Jul 2014 Journal
Letters to the Editor
UNSUNG HERO: THE STORY OF ALFRED BENJAMIN GOLDMAN, 1911-1986
Sir – The son of German-Jewish Holocaust survivors, I was born in Sydney in 1944. In 1973-76 I worked as an accountant for a predominantly Jewish Sydney travel agent by the name of Astronaut Travel.
Astronaut Travel’s general manager was Alf Goldman, with whom I shared an office. In those three years Alf never mentioned the war.
It wasn’t until Alf’s funeral in 1986 that I discovered his amazing story. The Chevra Kadisha was overflowing with loudspeakers in the street. Who were these mourners? They were Italian Jews - the children and grandchildren of Italian Jews who owed their lives to Alf Goldman.
The story that came out in the eulogy was as follows. Alf was a Viennese Jew who had worked for the Italian tourist company CIT (Compagnia Italiano Turismo) in Vienna. Because he was proficient in Italian they posted him to their Venice office. Alf was blond with blue eyes.
Then Hitler made a state visit to Italy in May 1938. His train was to stop in Venice and CIT was to provide an interpreter for two days. Venice’s top fascist official came into the office looking for a suitable applicant fluent in German and Italian. He looked all around then, pointing to Alf, said ‘None of you dark-haired Semitic types will do but you, my friend Alf, with your blond hair and blue eyes, are the perfect choice!’
Alf said: ‘How can I? I am Jewish! My name is Goldman!’ The official replied ‘In Italian your name is Alfonso L’Uomo d’Oro and you will join the state train when it crosses the border, remaining by Hitler’s side interpreting for two days.’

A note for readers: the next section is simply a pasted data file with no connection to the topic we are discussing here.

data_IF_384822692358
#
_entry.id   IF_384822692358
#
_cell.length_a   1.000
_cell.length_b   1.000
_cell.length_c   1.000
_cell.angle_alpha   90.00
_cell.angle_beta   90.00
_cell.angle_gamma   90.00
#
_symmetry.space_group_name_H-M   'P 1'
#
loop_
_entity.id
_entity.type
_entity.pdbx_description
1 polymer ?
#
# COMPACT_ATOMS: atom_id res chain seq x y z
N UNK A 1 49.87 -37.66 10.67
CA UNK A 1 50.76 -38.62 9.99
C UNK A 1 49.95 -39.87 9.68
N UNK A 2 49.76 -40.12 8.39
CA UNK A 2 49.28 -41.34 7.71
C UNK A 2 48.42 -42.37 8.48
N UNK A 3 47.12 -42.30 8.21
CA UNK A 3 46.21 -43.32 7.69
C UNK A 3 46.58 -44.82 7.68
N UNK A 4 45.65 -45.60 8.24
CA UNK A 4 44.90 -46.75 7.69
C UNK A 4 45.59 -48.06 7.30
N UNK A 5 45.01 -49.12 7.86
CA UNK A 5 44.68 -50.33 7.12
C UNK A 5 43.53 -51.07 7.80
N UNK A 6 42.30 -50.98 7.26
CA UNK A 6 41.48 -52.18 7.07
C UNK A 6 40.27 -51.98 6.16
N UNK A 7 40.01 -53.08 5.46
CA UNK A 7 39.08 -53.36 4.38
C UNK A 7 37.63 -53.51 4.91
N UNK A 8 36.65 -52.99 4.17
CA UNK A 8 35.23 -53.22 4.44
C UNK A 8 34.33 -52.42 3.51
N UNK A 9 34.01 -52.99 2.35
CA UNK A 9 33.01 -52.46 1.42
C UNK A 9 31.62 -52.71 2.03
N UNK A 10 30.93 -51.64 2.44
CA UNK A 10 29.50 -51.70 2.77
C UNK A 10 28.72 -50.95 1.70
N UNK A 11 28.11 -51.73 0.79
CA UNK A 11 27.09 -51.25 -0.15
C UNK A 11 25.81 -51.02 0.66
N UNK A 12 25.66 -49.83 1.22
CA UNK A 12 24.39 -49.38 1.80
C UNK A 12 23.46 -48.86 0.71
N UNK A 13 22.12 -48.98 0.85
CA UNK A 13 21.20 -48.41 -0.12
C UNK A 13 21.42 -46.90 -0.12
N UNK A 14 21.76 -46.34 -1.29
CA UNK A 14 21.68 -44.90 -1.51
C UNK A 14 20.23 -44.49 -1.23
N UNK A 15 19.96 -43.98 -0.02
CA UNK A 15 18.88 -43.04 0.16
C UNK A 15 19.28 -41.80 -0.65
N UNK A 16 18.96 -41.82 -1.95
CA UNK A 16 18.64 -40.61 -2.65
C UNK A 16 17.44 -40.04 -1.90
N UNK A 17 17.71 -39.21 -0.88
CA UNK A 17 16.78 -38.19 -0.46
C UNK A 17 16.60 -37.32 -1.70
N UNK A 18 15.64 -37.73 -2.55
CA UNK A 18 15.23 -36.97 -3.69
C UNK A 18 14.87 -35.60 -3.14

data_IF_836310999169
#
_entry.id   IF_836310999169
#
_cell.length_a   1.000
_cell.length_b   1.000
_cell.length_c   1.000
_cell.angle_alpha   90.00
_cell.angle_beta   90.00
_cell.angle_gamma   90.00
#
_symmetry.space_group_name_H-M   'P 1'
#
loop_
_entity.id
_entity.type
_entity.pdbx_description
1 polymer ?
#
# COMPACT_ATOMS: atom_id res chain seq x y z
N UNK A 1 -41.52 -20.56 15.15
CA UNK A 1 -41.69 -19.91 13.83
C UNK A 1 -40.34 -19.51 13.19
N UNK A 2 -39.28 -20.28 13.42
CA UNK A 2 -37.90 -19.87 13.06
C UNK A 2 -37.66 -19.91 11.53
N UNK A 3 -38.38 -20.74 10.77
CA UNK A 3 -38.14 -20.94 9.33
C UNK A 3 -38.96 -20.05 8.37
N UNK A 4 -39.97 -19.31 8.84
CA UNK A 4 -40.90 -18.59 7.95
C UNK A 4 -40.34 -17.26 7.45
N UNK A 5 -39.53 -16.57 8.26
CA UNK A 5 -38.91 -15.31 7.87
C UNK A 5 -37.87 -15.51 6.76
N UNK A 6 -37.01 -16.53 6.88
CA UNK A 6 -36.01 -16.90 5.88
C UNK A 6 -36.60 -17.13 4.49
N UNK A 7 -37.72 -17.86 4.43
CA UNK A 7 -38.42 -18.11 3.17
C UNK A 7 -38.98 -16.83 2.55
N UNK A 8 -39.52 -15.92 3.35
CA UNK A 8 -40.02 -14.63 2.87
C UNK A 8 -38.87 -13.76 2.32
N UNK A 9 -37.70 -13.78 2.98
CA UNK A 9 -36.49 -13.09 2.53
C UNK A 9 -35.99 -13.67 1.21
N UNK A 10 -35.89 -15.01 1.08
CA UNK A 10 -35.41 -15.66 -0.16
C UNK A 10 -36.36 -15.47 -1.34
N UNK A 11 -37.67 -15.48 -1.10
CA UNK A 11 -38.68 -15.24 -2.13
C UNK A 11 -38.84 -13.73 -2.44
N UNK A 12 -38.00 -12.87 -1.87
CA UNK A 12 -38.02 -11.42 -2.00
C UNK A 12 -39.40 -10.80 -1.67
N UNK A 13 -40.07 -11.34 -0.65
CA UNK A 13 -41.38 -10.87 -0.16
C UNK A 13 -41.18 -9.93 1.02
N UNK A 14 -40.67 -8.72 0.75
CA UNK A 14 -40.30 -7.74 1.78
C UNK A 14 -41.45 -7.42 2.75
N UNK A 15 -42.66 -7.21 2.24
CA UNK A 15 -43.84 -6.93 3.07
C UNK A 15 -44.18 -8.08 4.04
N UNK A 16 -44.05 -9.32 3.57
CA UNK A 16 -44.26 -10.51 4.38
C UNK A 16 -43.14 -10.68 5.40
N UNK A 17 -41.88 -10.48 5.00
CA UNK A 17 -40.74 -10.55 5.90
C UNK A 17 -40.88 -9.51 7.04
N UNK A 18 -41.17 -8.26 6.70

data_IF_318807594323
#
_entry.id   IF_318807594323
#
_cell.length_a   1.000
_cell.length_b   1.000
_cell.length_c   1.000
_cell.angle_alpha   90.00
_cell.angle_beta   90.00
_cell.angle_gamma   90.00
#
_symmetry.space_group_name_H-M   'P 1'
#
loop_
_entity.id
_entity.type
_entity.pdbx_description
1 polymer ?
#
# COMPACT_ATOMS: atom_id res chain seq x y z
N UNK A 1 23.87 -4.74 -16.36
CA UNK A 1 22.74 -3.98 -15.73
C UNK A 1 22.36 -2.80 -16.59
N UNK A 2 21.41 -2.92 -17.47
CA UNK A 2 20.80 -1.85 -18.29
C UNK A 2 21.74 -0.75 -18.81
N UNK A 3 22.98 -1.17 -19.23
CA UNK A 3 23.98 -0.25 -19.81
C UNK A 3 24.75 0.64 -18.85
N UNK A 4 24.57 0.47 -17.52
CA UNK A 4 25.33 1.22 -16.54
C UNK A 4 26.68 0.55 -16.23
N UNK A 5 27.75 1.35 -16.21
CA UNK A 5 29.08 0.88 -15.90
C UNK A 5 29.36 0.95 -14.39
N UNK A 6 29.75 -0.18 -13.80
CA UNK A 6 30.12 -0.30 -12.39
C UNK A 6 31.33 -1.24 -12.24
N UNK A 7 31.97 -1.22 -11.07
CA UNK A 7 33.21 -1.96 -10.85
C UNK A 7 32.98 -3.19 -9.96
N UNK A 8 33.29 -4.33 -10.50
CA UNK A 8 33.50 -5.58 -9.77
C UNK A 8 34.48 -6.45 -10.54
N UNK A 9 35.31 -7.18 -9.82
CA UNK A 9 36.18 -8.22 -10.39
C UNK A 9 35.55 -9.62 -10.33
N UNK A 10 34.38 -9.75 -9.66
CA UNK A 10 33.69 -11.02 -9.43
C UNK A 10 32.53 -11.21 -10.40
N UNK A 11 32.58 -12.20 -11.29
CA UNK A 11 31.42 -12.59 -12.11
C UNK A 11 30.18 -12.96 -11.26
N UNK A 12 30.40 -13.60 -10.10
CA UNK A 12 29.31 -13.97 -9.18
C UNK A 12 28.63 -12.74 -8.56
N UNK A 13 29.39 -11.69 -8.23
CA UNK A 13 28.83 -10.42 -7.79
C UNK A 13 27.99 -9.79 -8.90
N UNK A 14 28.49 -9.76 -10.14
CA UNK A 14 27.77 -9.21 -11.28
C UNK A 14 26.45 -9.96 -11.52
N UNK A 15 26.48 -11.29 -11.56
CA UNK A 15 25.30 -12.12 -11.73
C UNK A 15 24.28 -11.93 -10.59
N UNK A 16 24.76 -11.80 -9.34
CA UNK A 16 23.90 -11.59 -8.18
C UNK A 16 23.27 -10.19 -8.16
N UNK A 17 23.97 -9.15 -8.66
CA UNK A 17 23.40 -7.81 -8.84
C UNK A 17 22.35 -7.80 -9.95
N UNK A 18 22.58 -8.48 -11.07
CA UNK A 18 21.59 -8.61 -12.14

So Alf was in the same room as Mussolini and Hitler and learned of their plans for the anti-Jewish laws that were published in July 1938 and enacted later that year. In 1938 there were in Italy some 46,500 Jews, of whom 20 per cent did not survive.
The story that came out at the funeral was that Alf went back to the office and placed advertisements in all the Italian-Jewish papers stating that CIT was organising hiking tours into Switzerland. When people enquired he told them to send their valuables ahead, ‘pack small’ and join the tours and they would be safely guided into Switzerland by CIT guides. We don’t how many were saved this way or where they eventually finished up but those who made it to Sydney became his clients.
In September 1938, in another CIT posting, Alf himself went to Switzerland and became involved in Jewish Agency efforts to buy Jews out of Germany. Funds were raised by the Swiss-Jewish community and a Swiss consular official provided papers. Sufficient money was raised to transport 400 German Jews to Palestine. With CIT’s help, Alf chartered a train across Italy to Trieste, where he organised a boat for the perilous journey to Palestine. The British fired on the boat near Haifa but the bulk of the passengers made it.
Alf never met any of these German Jews in Australia, but did so in Israel many years later.
Harold Ball, Sydney, Australia
Sir - Something different!! I was born in Vienna and grew up on football - instead of my mother’s milk – thanks to my seven-years-older brother, who took me to a match at a very early age. Followed Hakoah regularly.
Came to London in June 1939, started to watch Arsenal and ‘advanced’ from Stehplatz (standing room) to season-ticket holders after the war. Followed Arsenal everywhere (fortunately my husband also enjoys football) as we were founder members of their supporters’ club – until we emigrated to Toronto to be with our wonderful daughter and her family.